Here are some things we know about William Shakespeare. He was born in April of 1564 in Stratford-upon-Avon. His father, John, was a leatherworker who held several municipal offices in their hometown, including burgess, alderman, and high bailiff. William married a woman named Anne Hathaway who was pregnant on their wedding day in November 1585, a common occurrence at the time. Their first child was a daughter, Susanna; they then had twins, Hamnet (who died young) and Judith. At some point, William made his way to London, where he became an actor and shareholder in the Globe Theatre. We know the William Shakespeare of Stratford is the same William Shakespeare of the theater in London because in 1596 he renewed his father’s previously unsuccessful application for a coat of arms and the title of gentleman, and it was granted sometime in the next couple of years. In 1602, a list of people whose coats of arms were perhaps too generously bestowed was drawn up by the York Herald, and the list included a sketch of the Shakespeare coat of arms attributed to “Shakespear ye Player by Garter.” Shakespeare of Stratford’s last will and testament also includes a bequest to his partners and fellow actors at the Globe.
We also know that William Shakespeare wrote plays and poetry. During his life, over a dozen plays were published with Shakespeare as the attributed writer, as were his poems “The Rape of Lucrece,” “Venus and Adonis,” and “The Phoenix and the Turtle,” as well as his sonnets. Documents from the time list him as the writer of additional plays that were not published with his name on them (publishing a play without a credited author was a common practice). The company in which Shakespeare was a shareholder and actor performed these plays. In a set of popular satires called the Parnassus Plays, performed between 1598 and 1602, Shakespeare was identified as an actor-poet, quoted frequently, and mocked mercilessly. In 1623, after Shakespeare’s death, his plays were collected by people who knew him into an omnibus called Mr. William Shakespeare’s Comedies, Histories, and Tragedies, which we generally refer to as the First Folio.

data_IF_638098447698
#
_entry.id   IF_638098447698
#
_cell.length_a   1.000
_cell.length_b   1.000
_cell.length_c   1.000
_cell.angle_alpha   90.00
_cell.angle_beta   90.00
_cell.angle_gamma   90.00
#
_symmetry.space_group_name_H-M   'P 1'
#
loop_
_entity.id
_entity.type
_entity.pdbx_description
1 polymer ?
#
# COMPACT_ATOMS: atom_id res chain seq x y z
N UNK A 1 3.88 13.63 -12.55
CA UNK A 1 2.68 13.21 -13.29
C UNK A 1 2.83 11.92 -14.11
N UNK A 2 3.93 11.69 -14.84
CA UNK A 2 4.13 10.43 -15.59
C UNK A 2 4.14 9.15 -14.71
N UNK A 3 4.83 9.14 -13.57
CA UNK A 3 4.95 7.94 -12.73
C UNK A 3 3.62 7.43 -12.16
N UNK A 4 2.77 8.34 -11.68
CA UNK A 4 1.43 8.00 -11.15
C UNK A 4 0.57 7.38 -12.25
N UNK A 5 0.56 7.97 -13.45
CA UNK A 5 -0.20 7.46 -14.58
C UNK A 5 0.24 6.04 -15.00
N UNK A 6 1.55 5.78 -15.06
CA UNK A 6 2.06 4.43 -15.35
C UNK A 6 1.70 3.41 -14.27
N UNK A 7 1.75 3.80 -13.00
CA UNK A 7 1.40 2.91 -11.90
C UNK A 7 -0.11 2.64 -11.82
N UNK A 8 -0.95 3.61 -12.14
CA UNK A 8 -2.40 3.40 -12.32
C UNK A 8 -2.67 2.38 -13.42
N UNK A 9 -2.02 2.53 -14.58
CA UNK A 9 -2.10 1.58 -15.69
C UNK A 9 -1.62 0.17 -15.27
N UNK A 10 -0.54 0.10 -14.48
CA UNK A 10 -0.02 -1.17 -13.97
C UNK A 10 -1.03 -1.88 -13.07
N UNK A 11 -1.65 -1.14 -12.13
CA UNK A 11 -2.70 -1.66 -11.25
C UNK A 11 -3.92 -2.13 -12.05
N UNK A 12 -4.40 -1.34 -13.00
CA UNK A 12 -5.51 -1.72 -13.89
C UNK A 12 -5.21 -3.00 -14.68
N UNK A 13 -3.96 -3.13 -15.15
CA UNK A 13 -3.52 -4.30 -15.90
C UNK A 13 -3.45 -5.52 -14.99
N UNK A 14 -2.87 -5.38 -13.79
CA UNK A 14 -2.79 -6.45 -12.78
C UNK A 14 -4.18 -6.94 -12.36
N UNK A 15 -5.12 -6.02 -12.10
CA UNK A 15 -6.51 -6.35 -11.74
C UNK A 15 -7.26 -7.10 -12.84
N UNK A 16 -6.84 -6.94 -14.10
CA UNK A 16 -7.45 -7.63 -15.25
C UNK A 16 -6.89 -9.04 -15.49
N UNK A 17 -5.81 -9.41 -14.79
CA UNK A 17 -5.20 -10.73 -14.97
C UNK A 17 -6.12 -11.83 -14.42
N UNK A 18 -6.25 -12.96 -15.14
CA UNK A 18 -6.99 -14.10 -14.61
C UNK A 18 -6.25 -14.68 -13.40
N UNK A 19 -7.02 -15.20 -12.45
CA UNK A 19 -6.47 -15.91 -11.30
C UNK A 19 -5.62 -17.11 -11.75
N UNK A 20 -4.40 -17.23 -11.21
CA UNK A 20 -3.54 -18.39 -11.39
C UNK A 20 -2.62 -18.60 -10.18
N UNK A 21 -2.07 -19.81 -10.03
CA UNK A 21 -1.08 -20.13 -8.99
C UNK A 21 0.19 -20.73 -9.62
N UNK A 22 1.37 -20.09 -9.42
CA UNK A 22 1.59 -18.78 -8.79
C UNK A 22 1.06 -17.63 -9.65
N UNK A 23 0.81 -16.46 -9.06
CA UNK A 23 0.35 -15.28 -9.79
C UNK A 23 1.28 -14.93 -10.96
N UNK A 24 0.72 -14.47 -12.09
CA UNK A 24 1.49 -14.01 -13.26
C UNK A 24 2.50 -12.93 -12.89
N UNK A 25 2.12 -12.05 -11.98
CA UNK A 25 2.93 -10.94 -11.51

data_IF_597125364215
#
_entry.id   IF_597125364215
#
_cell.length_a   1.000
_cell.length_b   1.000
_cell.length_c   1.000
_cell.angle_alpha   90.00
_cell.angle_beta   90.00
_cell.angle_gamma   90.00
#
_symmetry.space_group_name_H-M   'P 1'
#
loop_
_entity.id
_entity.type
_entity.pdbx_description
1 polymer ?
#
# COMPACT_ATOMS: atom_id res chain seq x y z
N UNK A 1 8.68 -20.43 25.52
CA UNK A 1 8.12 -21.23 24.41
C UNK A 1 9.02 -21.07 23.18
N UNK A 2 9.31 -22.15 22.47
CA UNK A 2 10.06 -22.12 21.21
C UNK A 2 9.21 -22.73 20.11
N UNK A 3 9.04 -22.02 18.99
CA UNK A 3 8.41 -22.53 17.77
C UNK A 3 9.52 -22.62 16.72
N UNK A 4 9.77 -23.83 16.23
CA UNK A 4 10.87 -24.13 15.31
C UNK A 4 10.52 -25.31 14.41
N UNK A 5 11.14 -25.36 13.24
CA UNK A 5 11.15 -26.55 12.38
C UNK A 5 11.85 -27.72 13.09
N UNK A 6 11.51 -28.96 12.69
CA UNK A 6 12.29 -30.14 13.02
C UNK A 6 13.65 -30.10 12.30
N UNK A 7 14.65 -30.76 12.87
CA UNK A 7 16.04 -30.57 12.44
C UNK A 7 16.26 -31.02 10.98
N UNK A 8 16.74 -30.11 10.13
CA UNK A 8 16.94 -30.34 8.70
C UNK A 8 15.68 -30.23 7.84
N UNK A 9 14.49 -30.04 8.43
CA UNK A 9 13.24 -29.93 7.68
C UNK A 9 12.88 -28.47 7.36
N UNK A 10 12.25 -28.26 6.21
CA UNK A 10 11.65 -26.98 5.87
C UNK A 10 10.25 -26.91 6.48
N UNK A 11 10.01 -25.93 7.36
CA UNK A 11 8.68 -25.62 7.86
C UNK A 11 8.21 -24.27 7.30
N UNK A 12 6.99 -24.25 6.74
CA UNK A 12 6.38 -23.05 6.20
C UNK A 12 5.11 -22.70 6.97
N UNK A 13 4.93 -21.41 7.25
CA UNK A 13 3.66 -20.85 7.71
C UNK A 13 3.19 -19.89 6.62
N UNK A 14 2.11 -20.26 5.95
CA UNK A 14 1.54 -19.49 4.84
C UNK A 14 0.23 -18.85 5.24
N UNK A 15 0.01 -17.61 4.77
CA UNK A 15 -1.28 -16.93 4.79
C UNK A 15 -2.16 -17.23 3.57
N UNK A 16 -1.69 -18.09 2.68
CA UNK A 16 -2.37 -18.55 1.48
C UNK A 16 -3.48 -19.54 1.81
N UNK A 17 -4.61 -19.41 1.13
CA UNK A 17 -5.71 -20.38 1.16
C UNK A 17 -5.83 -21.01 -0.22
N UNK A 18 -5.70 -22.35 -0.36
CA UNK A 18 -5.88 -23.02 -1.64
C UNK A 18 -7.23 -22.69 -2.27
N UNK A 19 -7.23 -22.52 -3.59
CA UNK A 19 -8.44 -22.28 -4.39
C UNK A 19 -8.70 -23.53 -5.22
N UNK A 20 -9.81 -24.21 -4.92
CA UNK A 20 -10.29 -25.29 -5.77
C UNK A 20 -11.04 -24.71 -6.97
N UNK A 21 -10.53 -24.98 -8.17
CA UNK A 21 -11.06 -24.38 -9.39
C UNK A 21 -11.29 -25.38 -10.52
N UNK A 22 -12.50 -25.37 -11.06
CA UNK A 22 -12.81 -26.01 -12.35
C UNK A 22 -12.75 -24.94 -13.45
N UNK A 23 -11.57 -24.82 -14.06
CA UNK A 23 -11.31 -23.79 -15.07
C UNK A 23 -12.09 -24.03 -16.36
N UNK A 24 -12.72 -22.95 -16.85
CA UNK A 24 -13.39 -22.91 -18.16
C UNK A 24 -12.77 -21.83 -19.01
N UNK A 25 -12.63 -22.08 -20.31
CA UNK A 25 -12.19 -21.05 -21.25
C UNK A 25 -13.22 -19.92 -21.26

There’s quite a bit we don’t know about Shakespeare. If he kept a journal—a rare practice in his day—it has not survived. If he possessed a library, it is no longer extant. We have a half-dozen odd, scribbled signatures which he may or may not have scrawled himself, and one passage of the collaboratively written Sir Thomas More that may—emphasis on may—be written in his hand. There are several years—usually referred to as “the lost years”—in which there’s no documentary evidence of where he lived or what he was doing. The list of lacunae goes on and on. Some of them can be filled in with reasonable confidence, but not certainty. We don’t know if Shakespeare was educated, for instance, but he likely went to the local grammar school in Stratford-upon-Avon because his father’s position in town would’ve allowed him to educate his children, the curricula of those grammar schools were unified, and traces of that education are abundant in his plays. I have my own answers to many of the questions people have about Shakespeare’s life, but they are based, as everyone else’s are, on a mixture of evidence, interpretation, inference, and my own autobiography.
Tear this book apart, and your vicious pan becomes yet another piece of evidence that Shakespeare Truthers must be on to something.
The gaps in the record, and the appeal of coming up with those answers, have caused the birth of two different cottage industries, both of which seek to explain the remarkable achievements of the mysterious William Shakespeare. The first is the Shakespeare Biographical Complex, which churns out biographies of Shakespeare for the general reader that are filled with wild imaginative leaps. The most prominent of these is Stephen Greenblatt’s openly speculative Will in the World: How Shakespeare Became Shakespeare, which is as delightful to read as it is conjectural in its scholarship. Will in the World is a bestseller, and award-bedecked, and if you wish to learn about England during the life of Shakespeare, it’s not a bad place to start. But in terms of the Bard himself, the book is a house of cards in which every leaning laminated rectangle is printed with the word “maybe.”
The second is the Shakespeare Truther community. To these “anti-Stratfordians,” the various gaps in Shakespeare’s biography have an obvious explanation: William Shakespeare did not write the plays attributed to him. Someone else must have. None of their evidence is very persuasive; much of it does not rise to the standard of evidence at all. This has led the broader Shakespeare scholarship community to treat the field of Shakespeare Trutherism with hostility and contempt.